Pinks and greens
Rhubarb is back in season, already! It is such a pretty vegetable, I absolutely love the combination of pink and green in it. We do eat with our eyes as much as with everything else don’t we? But how do you eat this fruity vegetable? Yes, technically it is a vegetable, not a fruit, because it doesn’t have seeds in it. Nevertheless, we tend to eat is as fruit.
So how do you have rhubarb? As a kid I used to pull a stick out in the garden and suck on them for ages. The fibres were a bit too hard to really eat it, but I used to have them as a kind of lolly pop. A lolly pop that I could simply pick up out of the garden whenever I wanted one!
This rhubarb crumb bar is just one way to prepare the rhubarb as a whole. It makes a great, filling and healthy breakfast, especially with a big spoonful of full fat Greek yoghurt, similar to the way would have an oaty fruit crumble in the morning. The crumb bar is just slightly more like something you would have in a fancy coffee-bar, but then in the peace of your home.
Other ideas to prepare rhubarb
You can also use rhubarb in a crumble combined with pear as on the BBC Good Food website. It is a good time to make this now as some pears are starting to go off a bit now and are sometimes better cooked than fresh. Rhubarb on the other hand is at it’s best now. The same counts for apples, it is a great way to finish floury apples.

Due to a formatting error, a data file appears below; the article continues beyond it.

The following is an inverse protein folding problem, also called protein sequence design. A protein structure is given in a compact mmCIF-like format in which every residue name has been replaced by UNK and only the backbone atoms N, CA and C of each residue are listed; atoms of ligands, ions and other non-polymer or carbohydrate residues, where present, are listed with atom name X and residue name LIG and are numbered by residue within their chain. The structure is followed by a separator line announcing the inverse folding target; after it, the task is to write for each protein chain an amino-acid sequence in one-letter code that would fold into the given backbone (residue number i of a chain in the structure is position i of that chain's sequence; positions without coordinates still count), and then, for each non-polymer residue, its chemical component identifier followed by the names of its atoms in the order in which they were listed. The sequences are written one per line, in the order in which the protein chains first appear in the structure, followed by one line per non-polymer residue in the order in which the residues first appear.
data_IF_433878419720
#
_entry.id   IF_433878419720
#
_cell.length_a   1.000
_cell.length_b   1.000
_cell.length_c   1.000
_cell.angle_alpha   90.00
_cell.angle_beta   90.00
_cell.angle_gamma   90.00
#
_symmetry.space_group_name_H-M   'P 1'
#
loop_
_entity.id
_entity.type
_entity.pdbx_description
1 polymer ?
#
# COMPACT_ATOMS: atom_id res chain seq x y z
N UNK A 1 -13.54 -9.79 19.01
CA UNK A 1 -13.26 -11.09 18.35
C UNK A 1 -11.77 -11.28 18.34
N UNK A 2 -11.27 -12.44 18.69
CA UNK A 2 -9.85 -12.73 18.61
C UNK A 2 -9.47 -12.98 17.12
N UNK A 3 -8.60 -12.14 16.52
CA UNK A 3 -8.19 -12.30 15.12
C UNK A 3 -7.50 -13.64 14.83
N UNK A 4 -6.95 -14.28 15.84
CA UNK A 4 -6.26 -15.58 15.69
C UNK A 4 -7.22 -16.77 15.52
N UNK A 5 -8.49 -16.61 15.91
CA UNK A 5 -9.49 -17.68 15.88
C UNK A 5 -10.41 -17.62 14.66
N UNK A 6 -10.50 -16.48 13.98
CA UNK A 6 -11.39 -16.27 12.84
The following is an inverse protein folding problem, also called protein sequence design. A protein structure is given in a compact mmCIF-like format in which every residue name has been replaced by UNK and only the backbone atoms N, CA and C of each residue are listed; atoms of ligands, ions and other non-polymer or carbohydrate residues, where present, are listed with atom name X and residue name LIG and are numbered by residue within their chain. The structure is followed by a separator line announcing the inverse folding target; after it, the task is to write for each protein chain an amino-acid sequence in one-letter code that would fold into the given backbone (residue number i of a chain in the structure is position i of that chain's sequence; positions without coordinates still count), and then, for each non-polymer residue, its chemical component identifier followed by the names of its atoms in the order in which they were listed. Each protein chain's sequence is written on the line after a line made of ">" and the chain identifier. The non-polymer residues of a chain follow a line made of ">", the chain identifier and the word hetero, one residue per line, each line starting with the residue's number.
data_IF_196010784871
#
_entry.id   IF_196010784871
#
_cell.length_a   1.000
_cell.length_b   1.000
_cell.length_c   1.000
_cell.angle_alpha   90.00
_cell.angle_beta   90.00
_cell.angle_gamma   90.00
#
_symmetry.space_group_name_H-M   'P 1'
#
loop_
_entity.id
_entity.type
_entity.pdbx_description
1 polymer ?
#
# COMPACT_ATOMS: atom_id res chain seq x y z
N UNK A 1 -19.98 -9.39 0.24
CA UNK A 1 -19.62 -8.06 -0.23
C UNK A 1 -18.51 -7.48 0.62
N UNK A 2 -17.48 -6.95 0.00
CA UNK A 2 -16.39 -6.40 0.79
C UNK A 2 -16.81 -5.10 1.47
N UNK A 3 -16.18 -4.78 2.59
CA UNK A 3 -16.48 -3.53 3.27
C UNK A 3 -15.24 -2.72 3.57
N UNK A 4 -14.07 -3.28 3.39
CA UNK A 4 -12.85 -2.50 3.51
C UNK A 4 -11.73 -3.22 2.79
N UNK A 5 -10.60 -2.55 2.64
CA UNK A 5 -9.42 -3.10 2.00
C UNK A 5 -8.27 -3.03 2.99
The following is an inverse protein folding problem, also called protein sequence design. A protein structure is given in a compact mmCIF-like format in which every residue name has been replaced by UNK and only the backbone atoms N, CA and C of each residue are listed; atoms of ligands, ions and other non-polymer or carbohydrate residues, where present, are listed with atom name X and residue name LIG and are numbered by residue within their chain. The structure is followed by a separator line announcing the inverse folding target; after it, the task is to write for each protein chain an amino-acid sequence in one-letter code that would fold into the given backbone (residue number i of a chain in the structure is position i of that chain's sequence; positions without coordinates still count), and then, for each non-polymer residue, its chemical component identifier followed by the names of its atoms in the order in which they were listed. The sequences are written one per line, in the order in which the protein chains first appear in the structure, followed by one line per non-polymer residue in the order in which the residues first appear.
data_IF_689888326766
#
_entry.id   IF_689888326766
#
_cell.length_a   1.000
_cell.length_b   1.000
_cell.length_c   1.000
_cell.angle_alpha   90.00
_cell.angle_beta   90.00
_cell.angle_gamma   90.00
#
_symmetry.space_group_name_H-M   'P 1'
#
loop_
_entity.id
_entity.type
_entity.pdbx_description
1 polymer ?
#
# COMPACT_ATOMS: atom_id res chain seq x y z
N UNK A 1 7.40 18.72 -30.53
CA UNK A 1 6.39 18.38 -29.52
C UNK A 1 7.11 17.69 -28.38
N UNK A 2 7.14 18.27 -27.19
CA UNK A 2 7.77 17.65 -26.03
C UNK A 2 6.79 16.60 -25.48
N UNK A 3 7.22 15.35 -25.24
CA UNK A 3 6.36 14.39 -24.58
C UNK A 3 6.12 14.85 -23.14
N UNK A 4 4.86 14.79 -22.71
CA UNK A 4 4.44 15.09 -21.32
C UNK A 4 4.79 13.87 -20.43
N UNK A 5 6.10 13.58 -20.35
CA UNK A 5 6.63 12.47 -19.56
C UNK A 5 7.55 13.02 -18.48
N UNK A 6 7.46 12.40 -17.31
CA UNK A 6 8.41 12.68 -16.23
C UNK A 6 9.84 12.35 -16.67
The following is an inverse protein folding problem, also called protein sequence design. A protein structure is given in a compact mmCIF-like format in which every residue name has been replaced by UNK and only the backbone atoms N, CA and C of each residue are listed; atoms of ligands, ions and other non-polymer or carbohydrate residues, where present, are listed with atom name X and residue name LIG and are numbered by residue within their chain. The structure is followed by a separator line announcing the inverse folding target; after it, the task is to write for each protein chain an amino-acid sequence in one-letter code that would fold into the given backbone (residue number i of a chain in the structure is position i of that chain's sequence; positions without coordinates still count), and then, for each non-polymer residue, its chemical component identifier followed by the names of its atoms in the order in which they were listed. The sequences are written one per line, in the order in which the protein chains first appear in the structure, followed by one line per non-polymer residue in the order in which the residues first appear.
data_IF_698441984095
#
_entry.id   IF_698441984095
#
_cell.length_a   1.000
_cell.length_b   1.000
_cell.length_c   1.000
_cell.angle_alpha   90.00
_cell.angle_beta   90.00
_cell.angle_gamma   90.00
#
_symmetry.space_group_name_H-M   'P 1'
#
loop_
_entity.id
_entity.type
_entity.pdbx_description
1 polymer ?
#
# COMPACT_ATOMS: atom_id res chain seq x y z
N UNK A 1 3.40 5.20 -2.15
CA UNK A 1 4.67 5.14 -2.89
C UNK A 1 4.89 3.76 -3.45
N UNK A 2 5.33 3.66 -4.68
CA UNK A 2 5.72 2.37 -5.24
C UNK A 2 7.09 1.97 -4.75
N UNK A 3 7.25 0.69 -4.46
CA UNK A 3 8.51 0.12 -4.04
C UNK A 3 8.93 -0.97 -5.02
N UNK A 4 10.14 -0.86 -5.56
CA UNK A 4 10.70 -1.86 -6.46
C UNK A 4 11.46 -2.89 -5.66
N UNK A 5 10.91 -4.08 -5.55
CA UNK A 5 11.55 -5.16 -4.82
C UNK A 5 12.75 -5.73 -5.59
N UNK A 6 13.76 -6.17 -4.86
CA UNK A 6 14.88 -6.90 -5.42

You could also make a rhubarb compote or stew like Jamie Oliver does, which tastes great with meatballs or sausages and mash or on your porridge in the morning.
But why not start with this lovely rhubarb crumb bar for tomorrow’s breakfast?
Rhubarb Crumb Bar
|Prep:||Cook:||Yield: 16 squares||Total:|
- For the fruit mixture
- 2 cups of chopped rhubarb (200 grams)
- 1 cup of (frozen) raspberries (100 grams)
- 1 tbsp lemon juice
- 1 tbsp coconut sugar (or other sugar)
- 1/2 inch of fresh ginger root mashed or cut up very finely (optional)
- For the crumb mixture
- 1 cup of desiccated coconut (85 grams)
- 1 cup of of oats (85 grams)
- 3/4 cup wholemeal flour (100 grams)
- 1/4 cup of coconut sugar (40 grams) (or runny honey)
- 2 tsp of baking powder
- 1/3 cup of rapeseed oil (80 ml)
- 1/2 tsp ground cinnamon
- Mix the fruit, the lemon juice and the tablespoon of coconut sugar together and put on the side. Add the ginger if you like a little punch or leave it out if you prefer a more traditional fruit crumble taste.
- Mix all the dry ingredients for the crumb mixture together and stir well.
- Line a baking tray with baking paper.
- Add 3/4 of the crumb mixture to the baking tray and press it well into the dish, to help it all stick together.
- Spread the fruit mixture over the pressed crumb mixture.
- Crumble the last quarter of the crumb mixture evenly over the fruit.
- Bake in the oven on 180 degrees Celsius for 25 minutes.
from More Than Just Carrots